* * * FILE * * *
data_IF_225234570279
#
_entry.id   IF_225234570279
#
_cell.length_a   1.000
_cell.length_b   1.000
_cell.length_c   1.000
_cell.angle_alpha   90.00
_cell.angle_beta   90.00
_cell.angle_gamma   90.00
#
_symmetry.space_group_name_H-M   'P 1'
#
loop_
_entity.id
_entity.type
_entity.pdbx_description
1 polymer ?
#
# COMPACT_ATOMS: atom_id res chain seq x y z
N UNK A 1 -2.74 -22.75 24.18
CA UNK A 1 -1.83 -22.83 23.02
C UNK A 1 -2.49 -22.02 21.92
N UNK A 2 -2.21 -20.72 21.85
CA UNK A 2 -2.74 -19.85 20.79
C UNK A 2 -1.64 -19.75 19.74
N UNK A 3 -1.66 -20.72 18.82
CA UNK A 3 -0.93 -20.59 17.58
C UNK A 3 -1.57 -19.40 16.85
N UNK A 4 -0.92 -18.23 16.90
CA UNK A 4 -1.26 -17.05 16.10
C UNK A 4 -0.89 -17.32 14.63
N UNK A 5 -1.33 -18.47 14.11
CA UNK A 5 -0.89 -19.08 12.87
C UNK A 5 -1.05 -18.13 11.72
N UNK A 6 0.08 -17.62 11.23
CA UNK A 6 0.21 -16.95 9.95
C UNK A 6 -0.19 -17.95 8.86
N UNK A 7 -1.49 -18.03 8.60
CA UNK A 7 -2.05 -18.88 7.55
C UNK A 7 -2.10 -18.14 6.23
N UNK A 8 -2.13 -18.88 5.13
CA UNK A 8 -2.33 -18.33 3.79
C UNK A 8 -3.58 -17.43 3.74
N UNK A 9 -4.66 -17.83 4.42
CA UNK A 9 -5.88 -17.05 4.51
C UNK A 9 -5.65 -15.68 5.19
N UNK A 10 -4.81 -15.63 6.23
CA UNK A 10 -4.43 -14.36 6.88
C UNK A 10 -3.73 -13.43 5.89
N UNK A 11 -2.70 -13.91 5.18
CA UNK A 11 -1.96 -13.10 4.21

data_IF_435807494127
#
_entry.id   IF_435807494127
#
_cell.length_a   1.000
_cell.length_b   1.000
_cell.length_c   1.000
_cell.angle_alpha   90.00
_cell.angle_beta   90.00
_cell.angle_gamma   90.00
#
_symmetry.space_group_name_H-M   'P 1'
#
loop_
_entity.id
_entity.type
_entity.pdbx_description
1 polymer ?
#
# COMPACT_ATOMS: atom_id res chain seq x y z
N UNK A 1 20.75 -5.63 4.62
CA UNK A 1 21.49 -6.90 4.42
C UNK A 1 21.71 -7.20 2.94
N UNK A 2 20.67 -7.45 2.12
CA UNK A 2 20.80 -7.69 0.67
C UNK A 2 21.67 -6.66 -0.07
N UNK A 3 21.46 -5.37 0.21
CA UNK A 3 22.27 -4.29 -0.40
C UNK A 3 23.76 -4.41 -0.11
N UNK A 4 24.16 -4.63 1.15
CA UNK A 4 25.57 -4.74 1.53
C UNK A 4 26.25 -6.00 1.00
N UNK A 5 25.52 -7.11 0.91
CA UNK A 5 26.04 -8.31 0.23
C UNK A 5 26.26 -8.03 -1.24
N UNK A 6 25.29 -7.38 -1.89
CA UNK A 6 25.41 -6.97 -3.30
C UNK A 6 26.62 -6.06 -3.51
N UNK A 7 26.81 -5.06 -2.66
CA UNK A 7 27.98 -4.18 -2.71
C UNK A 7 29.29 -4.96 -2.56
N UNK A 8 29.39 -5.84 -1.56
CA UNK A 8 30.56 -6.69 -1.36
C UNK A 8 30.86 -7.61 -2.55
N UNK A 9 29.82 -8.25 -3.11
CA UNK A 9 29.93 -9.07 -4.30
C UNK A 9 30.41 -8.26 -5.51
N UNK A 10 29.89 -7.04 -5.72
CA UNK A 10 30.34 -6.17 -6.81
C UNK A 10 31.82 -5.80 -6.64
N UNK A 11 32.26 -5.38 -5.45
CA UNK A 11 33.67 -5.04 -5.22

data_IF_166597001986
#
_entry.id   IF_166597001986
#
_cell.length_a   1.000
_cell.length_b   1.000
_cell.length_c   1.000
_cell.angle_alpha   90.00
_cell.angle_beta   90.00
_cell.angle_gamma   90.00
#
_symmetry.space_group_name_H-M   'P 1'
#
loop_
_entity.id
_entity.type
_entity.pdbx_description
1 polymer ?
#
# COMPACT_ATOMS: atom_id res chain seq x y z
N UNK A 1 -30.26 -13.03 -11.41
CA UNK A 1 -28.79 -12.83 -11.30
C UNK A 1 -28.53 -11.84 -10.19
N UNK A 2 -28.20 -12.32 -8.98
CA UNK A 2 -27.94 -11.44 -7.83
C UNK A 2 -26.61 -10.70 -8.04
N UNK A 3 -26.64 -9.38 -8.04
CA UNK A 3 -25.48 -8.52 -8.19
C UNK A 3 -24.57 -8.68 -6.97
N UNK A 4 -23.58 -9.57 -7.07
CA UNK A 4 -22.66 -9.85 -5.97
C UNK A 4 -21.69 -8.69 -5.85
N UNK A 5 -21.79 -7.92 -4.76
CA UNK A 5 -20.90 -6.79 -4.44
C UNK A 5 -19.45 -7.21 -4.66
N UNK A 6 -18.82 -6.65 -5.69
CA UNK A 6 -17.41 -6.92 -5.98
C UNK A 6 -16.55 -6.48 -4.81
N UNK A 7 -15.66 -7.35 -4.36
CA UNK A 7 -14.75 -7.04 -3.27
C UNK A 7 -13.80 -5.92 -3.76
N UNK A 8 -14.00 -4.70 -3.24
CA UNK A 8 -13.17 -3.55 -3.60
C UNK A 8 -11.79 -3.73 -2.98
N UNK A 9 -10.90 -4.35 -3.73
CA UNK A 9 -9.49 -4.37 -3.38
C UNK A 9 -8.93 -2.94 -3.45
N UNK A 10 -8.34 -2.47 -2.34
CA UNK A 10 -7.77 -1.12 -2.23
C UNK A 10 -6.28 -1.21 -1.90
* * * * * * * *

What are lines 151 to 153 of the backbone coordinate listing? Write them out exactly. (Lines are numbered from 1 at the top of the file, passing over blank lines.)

C UNK A 9 -8.93 -2.94 -3.45
N UNK A 10 -8.34 -2.47 -2.34
CA UNK A 10 -7.77 -1.12 -2.23